Commentary

Disciples


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Thursday, October 16, 1890

     Received the following letter and enclosure from Johnston in this morning's mail:


New York, Oct 15 1890

Dear Mr. Traubel:

In reply to the enclosed. I have written Ingersoll that I will meet him at the 12:20 train—due in Phil at 2:47—Think I had better buy their tickets and you settle with me. What say you,

Hastily yrs.

JHJ



New York, Oct. 15th 1890.
J. H. Johnston, Esq
17 Union Square, City.

My dear friend:

I think I will have to go to Philada. before 4 P.M. on Tuesday next. Ought to start, I think, about 1 P.M. You see it is three hours, about, over and I would like a little time between arriving and the lecture.

Hope you can go with me

Your friend

R. G. Ingersoll.



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     To Philadelphia and the printers'—arranged finally for papers. At dinner at Reisser's, with Morris and Frank Williams. Discussed Tuesday. Frank willing to have Ingersoll and wife at his home. But concluding Ingersoll would hardly care for that (though we would offer it to him) would arrange to be his hosts at the Lafayette and to give him dinner at Hotel. Made out list of those we thought would like to participate—probably 10 or 12 in all.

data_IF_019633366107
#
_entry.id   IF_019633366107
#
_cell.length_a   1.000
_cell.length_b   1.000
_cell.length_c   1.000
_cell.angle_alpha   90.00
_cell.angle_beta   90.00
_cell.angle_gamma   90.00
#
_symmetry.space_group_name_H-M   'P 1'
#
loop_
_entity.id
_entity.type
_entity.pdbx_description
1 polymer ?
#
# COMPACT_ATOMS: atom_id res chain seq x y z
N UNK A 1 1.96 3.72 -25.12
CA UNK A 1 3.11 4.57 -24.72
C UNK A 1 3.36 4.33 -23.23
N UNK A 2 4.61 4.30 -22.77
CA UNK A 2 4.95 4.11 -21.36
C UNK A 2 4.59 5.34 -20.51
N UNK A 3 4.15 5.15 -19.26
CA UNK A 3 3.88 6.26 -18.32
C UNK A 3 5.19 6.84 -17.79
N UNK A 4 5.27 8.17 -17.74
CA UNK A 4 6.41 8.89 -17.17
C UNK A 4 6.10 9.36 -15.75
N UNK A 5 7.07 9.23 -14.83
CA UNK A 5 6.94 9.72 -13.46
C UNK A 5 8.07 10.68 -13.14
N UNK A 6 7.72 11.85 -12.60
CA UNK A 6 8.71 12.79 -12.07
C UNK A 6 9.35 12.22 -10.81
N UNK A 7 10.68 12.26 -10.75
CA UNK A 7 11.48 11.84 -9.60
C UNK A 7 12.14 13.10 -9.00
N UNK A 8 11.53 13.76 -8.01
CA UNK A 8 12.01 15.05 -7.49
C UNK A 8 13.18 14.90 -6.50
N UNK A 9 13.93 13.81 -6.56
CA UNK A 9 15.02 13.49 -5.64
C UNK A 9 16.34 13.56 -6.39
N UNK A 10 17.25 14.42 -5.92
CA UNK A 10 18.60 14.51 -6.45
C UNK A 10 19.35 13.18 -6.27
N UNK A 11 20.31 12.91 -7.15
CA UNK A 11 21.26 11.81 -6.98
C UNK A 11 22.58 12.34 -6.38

5:10 P.M. Down to 328. W. eating his dinner. Said, "I have been out this afternoon. Took time by the forelock. Went out before it rained. I stopped up at Tom's—had a talk with him. It is all politics—all politics. I found him encircled by a lot of fellows. I confess it was a pain to me, that Tom had anything at all to do with the dirty business—for dirty it is, say what you choose." Showed him Johnston's letter, which he said, "That's your province, not mine." Is very particular about stenographer. I was "first thing" to talk with Baker about that tonight. "We missed the other speech: must not miss this."

     We had debated at dinner: would Ingersoll treat religious questions? Is it possible to discuss Whitman and leave that out? I thought not. Now W. said to me, "You were right. But I do not expect Ingersoll to branch off especially against dogmas. I do not look forward to it. I shall go over expecting to say 'amen' to all he says. They make a mistake: he has power, genius, vitality, virility—is more than they know or will allow." Ingersoll spoke against the church? "So do I. I am sure I am vagabond enough in the eyes of churchmen. I do not see that Ingersoll is any more radical than I am: I am vagabond enough in the eyes of all true churchmen—to preachers. For instance, to that Catholic priest who threw the book aside and exclaimed, 'Damn him!'" And further, "They are afraid he will speak Tom-Paine-ism? Well, that is so. It would be no such great offense now as once. The world's grip on Paine is loosened. The disrespect is vanishing—slowly, but going!" He advised me, "Go to anybody on the Press—go to the City Editor—

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anybody—not to Williams particularly. The staff has been very friendly. I do not know if Williams would be favorably disposed to this."

     Expressed his liking for our dinner talk. The arrangement seemed to him "very amiable and true."